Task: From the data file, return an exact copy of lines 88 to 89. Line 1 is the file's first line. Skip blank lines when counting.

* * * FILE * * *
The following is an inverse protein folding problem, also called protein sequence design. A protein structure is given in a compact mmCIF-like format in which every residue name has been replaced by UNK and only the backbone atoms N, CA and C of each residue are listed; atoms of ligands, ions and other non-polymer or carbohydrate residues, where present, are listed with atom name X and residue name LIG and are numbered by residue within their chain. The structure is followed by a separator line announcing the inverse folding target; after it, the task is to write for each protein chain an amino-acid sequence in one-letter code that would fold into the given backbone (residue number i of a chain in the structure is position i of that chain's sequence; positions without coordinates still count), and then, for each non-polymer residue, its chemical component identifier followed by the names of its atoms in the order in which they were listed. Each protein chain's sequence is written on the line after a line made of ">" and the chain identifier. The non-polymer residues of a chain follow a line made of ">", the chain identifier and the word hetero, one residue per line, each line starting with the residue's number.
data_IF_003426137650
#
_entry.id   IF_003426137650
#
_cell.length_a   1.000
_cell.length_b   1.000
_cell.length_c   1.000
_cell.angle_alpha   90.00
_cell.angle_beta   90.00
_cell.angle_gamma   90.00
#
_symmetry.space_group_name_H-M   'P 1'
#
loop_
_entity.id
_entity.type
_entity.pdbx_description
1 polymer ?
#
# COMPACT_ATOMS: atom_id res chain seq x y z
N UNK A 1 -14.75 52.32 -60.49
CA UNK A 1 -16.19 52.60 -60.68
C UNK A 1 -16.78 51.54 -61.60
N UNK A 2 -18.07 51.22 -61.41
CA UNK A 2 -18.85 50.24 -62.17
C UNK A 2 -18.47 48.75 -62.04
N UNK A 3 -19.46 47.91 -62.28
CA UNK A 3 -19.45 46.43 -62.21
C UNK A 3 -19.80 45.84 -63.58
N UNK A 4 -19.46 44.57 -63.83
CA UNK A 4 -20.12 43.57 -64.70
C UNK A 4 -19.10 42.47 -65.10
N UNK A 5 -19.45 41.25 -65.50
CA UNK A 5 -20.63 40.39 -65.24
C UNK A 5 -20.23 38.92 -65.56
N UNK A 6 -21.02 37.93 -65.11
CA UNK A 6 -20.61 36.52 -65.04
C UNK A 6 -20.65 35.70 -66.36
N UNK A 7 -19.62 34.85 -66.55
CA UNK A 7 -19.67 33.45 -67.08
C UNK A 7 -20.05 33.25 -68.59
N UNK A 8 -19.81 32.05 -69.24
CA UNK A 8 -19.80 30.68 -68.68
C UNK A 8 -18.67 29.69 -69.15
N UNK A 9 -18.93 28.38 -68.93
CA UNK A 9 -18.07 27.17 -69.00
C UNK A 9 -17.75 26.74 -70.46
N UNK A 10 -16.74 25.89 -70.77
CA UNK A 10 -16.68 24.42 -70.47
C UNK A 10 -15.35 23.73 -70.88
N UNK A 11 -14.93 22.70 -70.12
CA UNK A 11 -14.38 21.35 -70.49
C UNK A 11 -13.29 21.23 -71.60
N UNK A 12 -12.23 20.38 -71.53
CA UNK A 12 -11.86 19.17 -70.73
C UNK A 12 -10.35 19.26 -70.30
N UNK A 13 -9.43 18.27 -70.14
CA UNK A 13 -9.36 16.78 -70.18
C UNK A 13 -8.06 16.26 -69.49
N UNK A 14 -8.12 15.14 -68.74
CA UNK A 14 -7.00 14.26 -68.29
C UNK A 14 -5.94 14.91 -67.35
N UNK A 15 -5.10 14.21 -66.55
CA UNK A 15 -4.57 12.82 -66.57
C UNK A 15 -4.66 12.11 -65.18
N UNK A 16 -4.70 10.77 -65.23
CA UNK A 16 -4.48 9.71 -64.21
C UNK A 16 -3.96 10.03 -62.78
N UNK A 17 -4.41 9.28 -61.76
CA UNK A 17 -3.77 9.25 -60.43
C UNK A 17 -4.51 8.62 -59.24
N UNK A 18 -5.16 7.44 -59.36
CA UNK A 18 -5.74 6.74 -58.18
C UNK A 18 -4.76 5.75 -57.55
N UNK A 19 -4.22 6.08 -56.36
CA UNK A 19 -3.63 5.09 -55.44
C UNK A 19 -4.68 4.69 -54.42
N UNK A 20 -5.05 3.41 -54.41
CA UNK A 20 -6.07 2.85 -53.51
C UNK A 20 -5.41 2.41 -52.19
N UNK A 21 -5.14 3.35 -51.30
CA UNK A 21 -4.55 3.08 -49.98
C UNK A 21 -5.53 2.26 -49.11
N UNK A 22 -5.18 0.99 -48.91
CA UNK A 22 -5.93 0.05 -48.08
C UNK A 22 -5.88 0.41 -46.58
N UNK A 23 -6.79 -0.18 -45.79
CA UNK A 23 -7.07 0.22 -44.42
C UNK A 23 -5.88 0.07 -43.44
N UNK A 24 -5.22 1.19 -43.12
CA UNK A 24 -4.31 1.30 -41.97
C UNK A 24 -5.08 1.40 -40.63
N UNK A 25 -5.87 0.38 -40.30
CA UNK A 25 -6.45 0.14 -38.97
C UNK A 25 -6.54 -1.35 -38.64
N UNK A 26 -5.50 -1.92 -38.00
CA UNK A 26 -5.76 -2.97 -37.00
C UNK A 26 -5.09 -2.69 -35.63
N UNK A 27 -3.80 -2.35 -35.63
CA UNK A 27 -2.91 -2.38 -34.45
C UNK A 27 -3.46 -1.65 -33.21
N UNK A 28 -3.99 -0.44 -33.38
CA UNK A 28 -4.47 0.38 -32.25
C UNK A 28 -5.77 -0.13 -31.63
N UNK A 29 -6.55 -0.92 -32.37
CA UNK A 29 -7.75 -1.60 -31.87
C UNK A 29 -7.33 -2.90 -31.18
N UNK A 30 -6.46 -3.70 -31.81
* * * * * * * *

N UNK A 23 -6.79 -0.18 -45.79
CA UNK A 23 -7.07 0.22 -44.42